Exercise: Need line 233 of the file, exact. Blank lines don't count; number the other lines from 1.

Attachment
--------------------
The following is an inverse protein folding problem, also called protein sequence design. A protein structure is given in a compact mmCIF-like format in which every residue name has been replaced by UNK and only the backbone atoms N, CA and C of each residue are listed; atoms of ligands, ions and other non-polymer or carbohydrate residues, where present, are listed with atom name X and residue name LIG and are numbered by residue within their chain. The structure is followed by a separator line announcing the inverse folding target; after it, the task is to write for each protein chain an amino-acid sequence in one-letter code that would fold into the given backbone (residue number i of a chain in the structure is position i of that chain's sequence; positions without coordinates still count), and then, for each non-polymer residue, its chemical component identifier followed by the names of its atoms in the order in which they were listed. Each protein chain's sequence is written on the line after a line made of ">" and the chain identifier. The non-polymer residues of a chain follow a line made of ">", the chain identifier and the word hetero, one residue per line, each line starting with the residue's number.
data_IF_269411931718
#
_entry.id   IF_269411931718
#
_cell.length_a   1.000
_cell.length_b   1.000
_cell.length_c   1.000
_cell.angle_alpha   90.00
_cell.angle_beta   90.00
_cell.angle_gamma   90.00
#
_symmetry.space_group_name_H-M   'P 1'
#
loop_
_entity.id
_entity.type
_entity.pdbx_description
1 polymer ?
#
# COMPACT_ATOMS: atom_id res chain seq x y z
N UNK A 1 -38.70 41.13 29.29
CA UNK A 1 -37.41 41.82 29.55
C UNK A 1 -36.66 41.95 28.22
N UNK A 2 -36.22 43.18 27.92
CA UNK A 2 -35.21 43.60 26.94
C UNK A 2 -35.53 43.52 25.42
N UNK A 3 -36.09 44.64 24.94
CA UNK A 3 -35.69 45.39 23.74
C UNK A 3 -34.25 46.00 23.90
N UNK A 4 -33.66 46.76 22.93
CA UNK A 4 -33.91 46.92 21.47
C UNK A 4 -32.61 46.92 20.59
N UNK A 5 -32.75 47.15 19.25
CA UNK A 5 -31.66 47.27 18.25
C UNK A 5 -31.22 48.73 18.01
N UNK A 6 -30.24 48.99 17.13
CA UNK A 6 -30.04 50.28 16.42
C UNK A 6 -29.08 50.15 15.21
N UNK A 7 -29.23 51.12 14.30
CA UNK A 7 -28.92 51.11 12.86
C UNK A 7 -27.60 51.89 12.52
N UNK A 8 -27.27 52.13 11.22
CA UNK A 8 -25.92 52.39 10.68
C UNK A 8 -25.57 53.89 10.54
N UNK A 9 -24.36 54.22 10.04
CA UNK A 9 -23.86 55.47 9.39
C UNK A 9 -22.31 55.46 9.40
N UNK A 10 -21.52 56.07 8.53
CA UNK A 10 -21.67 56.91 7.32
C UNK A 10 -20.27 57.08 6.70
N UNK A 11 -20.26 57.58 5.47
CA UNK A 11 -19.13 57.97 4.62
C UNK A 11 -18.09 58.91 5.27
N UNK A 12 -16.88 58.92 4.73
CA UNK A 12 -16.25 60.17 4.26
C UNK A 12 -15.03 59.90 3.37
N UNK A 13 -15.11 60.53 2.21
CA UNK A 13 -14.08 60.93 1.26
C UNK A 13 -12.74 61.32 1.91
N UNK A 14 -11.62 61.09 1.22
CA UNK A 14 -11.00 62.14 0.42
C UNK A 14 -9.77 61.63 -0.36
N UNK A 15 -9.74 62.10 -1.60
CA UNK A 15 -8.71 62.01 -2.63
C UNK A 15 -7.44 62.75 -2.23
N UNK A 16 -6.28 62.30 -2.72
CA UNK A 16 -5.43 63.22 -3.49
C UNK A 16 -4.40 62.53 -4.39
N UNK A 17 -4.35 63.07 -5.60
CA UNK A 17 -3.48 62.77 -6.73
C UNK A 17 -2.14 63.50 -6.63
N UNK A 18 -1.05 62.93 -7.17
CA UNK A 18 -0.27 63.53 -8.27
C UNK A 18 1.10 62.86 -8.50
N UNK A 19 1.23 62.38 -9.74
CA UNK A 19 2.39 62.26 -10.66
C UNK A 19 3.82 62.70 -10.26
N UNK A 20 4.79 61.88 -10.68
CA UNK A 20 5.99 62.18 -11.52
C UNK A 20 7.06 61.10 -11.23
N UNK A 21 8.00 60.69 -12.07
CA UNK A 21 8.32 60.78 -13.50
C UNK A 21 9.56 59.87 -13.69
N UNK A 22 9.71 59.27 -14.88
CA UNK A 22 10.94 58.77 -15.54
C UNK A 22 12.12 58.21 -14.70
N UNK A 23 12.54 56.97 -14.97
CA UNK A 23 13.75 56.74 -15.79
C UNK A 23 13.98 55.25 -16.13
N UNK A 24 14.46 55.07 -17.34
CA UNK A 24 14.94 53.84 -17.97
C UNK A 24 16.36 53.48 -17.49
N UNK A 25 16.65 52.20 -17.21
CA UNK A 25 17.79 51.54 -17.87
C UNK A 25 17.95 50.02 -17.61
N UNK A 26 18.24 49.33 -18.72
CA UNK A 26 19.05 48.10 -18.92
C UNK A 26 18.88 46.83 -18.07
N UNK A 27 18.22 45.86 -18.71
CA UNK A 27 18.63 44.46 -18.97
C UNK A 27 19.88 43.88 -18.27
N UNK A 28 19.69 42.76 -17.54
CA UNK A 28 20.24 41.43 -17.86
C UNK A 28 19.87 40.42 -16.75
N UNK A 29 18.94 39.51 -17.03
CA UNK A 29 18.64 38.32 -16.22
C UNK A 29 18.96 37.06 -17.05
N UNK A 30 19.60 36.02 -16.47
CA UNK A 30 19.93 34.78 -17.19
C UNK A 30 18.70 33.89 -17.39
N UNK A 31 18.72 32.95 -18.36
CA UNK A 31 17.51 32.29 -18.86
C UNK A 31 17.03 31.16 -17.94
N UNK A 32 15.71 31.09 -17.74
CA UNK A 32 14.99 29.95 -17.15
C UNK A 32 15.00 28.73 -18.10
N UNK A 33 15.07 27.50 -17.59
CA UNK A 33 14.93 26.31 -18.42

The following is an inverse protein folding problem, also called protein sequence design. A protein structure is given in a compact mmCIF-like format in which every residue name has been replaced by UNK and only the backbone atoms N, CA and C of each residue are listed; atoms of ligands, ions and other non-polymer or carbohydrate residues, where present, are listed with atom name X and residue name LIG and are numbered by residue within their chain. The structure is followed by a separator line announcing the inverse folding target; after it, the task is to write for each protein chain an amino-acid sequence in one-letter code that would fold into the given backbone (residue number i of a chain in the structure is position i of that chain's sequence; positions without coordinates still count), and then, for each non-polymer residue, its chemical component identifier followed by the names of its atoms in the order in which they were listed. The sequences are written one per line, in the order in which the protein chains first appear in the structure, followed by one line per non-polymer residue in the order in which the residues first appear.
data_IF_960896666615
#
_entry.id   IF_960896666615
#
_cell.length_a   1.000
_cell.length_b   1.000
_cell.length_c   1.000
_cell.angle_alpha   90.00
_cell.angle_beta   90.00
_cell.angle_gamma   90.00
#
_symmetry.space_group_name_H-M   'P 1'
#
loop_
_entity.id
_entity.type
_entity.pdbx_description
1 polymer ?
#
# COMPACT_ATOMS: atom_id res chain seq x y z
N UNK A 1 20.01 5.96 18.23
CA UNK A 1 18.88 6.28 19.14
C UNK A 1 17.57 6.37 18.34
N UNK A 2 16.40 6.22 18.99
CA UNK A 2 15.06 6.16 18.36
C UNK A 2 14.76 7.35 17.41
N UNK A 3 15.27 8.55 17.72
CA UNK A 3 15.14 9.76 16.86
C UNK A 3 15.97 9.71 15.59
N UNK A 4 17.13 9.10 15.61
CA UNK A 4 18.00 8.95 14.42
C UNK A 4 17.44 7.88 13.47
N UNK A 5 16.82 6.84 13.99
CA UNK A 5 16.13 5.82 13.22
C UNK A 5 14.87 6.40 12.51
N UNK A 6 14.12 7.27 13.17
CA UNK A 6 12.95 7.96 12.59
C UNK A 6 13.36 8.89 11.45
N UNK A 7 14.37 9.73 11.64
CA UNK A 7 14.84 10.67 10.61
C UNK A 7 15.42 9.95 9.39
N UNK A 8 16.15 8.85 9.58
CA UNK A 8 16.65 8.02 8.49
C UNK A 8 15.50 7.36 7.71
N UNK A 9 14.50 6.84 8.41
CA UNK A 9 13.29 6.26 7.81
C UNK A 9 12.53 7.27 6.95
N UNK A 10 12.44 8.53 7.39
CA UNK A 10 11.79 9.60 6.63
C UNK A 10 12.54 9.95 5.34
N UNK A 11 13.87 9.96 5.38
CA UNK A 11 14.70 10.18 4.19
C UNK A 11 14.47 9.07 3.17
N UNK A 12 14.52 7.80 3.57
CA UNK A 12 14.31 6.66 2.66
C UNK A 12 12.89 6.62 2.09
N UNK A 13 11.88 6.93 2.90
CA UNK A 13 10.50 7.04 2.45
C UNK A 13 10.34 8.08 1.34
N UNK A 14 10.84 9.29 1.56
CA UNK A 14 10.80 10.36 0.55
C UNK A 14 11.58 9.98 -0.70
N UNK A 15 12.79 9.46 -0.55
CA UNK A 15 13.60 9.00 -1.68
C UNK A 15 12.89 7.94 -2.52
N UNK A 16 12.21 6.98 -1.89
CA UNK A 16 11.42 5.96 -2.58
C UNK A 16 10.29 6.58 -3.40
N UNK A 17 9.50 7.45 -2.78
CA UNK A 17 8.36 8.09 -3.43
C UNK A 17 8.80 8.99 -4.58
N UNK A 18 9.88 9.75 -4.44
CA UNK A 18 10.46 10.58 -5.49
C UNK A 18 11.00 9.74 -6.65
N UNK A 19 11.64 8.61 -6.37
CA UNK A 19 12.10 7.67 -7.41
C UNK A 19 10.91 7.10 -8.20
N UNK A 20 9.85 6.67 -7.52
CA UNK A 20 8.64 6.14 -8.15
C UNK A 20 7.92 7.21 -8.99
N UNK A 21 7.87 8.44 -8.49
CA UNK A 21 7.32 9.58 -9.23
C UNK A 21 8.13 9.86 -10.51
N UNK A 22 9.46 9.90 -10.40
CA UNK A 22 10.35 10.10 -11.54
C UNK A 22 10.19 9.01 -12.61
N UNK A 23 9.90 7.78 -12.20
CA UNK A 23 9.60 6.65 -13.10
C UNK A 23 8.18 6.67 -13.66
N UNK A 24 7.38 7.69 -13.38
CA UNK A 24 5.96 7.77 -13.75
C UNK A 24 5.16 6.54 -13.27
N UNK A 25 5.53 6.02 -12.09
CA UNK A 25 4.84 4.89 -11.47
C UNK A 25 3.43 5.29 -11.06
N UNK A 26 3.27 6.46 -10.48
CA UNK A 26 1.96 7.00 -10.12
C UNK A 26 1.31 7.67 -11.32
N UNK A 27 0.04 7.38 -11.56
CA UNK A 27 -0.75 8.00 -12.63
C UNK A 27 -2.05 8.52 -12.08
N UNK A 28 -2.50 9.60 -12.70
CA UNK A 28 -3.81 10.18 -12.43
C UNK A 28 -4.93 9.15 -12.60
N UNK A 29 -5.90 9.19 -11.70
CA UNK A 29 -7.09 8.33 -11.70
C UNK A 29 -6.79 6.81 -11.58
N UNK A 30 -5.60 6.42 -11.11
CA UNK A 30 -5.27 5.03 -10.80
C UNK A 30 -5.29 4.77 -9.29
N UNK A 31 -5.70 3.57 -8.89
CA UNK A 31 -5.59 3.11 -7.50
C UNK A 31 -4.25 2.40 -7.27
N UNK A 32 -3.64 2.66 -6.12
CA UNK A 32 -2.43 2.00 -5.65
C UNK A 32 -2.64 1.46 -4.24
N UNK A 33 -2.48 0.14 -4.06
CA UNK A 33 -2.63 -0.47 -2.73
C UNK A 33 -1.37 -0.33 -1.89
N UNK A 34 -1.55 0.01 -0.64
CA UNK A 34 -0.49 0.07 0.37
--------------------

C UNK A 31 -4.25 2.40 -7.27